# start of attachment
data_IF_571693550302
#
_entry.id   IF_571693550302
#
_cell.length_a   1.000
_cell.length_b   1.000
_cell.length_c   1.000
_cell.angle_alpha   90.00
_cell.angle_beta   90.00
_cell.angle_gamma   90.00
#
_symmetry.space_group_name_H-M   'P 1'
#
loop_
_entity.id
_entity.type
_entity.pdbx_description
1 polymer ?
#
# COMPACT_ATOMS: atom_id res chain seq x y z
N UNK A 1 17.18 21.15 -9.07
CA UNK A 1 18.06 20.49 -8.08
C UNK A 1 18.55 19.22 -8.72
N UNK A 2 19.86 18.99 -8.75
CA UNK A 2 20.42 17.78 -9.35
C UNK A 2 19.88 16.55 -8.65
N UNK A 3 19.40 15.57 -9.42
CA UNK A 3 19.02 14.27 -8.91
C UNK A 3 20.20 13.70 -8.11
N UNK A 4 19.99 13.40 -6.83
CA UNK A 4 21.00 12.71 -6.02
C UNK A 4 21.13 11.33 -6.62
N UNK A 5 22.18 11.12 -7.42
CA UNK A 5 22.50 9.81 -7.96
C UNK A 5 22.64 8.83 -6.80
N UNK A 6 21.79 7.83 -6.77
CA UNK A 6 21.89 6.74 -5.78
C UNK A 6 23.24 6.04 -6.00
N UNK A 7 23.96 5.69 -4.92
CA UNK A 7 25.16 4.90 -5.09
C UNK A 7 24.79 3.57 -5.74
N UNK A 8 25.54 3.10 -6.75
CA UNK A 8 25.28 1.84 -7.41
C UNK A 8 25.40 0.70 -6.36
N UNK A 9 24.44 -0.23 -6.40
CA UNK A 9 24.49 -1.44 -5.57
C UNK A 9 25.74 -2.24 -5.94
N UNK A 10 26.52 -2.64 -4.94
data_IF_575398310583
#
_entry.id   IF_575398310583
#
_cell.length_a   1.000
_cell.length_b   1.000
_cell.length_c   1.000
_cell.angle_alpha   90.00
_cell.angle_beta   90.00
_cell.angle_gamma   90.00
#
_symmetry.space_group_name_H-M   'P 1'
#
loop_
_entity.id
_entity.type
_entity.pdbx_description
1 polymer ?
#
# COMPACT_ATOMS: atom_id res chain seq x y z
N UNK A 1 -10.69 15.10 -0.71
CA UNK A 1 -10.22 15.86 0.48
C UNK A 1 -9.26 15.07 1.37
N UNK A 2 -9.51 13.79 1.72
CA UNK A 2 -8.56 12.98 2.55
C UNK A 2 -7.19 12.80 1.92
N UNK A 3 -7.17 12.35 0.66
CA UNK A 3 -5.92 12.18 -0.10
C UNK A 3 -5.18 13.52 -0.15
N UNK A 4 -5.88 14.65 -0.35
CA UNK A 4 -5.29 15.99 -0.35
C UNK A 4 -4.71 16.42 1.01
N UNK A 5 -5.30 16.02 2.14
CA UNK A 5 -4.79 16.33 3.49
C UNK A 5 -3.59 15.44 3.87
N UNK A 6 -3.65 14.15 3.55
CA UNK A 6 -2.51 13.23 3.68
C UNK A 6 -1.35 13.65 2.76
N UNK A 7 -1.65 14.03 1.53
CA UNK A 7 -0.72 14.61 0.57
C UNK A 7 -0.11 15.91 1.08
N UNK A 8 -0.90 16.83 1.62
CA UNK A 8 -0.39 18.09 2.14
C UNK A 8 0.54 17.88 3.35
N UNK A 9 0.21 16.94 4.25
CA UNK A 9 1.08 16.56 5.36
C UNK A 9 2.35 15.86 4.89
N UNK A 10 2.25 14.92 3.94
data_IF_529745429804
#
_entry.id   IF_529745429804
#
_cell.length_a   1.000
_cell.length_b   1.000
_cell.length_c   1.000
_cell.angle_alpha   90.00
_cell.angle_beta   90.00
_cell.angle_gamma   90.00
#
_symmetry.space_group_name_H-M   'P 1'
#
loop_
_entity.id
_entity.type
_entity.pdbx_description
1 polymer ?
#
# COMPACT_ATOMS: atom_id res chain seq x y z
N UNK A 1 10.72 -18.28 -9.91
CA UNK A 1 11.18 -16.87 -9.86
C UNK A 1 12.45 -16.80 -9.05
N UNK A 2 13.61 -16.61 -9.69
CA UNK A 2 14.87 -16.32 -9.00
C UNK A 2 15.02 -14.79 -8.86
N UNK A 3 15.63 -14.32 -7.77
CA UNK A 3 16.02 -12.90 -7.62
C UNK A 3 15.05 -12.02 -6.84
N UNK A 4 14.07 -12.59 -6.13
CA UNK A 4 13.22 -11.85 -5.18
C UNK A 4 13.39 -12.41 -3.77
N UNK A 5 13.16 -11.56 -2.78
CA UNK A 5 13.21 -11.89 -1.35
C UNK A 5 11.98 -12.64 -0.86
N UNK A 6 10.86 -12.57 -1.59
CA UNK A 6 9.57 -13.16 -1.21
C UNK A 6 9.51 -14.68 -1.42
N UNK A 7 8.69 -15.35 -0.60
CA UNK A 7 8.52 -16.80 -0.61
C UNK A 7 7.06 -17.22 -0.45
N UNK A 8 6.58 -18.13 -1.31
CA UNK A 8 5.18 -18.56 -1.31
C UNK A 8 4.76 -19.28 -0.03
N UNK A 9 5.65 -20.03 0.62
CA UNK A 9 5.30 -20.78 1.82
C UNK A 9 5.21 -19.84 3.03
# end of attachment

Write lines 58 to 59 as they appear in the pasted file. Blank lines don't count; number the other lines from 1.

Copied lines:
_cell.angle_gamma   90.00
#